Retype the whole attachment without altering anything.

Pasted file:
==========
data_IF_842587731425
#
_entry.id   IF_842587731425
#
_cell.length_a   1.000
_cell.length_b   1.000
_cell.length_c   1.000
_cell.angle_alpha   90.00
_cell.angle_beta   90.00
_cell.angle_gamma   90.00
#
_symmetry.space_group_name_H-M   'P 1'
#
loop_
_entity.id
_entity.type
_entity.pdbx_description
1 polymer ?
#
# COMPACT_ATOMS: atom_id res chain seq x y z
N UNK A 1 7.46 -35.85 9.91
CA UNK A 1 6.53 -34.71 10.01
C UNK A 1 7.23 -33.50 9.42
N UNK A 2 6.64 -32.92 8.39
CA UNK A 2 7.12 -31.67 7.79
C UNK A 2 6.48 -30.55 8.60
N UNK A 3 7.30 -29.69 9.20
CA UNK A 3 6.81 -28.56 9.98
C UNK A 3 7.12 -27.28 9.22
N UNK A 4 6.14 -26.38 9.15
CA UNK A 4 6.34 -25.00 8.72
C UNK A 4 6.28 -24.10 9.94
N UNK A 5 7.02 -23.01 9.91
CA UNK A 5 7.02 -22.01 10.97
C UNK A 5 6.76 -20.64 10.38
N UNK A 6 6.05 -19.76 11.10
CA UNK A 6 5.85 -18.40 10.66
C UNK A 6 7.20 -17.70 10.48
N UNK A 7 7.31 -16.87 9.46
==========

data_IF_842587731425
#
_entry.id   IF_842587731425
#
_cell.length_a   1.000
_cell.length_b   1.000
_cell.length_c   1.000
_cell.angle_alpha   90.00
_cell.angle_beta   90.00
_cell.angle_gamma   90.00
#
_symmetry.space_group_name_H-M   'P 1'
#
loop_
_entity.id
_entity.type
_entity.pdbx_description
1 polymer ?
#
# COMPACT_ATOMS: atom_id res chain seq x y z
N UNK A 1 7.46 -35.85 9.91
CA UNK A 1 6.53 -34.71 10.01
C UNK A 1 7.23 -33.50 9.42
N UNK A 2 6.64 -32.92 8.39
CA UNK A 2 7.12 -31.67 7.79
C UNK A 2 6.48 -30.55 8.60
N UNK A 3 7.30 -29.69 9.20
CA UNK A 3 6.81 -28.56 9.98
C UNK A 3 7.12 -27.28 9.22
N UNK A 4 6.14 -26.38 9.15
CA UNK A 4 6.34 -25.00 8.72
C UNK A 4 6.28 -24.10 9.94
N UNK A 5 7.02 -23.01 9.91
CA UNK A 5 7.02 -22.01 10.97
C UNK A 5 6.76 -20.64 10.38
N UNK A 6 6.05 -19.76 11.10
CA UNK A 6 5.85 -18.40 10.66
C UNK A 6 7.20 -17.70 10.48
N UNK A 7 7.31 -16.87 9.46